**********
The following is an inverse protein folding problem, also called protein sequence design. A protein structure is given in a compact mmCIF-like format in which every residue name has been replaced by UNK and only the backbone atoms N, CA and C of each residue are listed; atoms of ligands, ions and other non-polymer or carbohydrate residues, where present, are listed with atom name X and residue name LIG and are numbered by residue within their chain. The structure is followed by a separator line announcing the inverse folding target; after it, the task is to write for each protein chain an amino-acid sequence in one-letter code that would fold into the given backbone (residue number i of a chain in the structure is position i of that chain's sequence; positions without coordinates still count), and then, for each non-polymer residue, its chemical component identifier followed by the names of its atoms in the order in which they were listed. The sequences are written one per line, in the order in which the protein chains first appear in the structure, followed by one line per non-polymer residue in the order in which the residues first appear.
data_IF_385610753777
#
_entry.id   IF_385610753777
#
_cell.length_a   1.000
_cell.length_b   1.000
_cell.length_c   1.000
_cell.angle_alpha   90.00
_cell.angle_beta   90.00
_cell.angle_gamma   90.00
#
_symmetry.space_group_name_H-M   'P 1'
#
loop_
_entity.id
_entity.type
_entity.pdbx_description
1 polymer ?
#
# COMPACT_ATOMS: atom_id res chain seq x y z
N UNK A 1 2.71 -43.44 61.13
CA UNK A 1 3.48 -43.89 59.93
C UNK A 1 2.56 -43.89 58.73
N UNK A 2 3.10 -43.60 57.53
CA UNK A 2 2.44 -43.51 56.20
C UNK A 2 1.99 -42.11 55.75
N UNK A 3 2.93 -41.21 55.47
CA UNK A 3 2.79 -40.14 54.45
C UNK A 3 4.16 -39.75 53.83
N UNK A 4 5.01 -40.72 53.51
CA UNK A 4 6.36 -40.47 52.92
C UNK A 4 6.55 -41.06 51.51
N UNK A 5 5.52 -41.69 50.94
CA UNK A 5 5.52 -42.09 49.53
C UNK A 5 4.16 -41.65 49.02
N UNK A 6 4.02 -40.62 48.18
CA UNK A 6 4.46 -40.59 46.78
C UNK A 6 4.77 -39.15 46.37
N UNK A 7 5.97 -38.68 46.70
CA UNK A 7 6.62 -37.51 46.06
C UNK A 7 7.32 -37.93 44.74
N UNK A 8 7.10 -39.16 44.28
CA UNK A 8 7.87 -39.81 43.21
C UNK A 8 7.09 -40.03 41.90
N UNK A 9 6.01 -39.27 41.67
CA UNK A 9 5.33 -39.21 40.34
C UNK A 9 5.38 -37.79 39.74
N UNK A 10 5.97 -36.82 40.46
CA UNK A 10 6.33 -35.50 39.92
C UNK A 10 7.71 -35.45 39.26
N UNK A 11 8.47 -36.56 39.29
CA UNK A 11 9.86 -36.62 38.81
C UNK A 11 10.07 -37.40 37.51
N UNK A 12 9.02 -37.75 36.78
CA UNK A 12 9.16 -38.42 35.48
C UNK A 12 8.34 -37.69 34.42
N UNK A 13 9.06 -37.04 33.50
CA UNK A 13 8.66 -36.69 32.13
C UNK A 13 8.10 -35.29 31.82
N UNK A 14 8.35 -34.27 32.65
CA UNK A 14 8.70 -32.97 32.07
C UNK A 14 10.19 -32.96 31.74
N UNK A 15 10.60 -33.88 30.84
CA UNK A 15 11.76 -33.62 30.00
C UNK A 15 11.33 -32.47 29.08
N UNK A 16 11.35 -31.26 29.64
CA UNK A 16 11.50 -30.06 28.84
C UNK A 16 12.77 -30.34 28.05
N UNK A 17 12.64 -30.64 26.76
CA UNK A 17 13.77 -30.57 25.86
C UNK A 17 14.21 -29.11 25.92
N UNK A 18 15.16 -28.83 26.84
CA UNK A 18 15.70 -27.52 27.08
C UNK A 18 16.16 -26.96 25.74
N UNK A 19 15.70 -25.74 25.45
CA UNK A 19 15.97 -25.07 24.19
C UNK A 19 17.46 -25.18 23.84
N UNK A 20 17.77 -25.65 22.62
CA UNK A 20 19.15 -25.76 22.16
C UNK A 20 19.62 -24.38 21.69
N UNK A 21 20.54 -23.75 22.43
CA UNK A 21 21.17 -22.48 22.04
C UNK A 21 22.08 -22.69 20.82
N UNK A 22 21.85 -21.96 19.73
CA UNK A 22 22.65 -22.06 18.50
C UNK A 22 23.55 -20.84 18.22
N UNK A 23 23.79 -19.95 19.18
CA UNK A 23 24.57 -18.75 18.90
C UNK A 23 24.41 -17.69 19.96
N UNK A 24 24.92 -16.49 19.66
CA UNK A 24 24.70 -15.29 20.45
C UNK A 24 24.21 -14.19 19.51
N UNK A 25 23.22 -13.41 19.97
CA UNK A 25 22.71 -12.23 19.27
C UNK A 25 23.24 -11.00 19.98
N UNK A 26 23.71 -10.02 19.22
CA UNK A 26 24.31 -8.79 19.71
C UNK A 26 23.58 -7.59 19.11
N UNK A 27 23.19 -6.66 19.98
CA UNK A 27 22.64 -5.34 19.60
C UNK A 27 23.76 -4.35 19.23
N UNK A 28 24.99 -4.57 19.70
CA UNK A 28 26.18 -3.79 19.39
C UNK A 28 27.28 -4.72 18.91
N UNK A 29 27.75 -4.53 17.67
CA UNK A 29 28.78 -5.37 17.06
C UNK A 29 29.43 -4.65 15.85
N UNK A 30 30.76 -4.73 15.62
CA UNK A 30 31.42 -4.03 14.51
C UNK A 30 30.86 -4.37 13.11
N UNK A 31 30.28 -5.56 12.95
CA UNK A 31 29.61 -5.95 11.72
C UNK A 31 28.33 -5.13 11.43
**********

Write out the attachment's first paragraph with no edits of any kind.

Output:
The following is an inverse protein folding problem, also called protein sequence design. A protein structure is given in a compact mmCIF-like format in which every residue name has been replaced by UNK and only the backbone atoms N, CA and C of each residue are listed; atoms of ligands, ions and other non-polymer or carbohydrate residues, where present, are listed with atom name X and residue name LIG and are numbered by residue within their chain. The structure is followed by a separator line announcing the inverse folding target; after it, the task is to write for each protein chain an amino-acid sequence in one-letter code that would fold into the given backbone (residue number i of a chain in the structure is position i of that chain's sequence; positions without coordinates still count), and then, for each non-polymer residue, its chemical component identifier followed by the names of its atoms in the order in which they were listed. The sequences are written one per line, in the order in which the protein chains first appear in the structure, followed by one line per non-polymer residue in the order in which the residues first appear.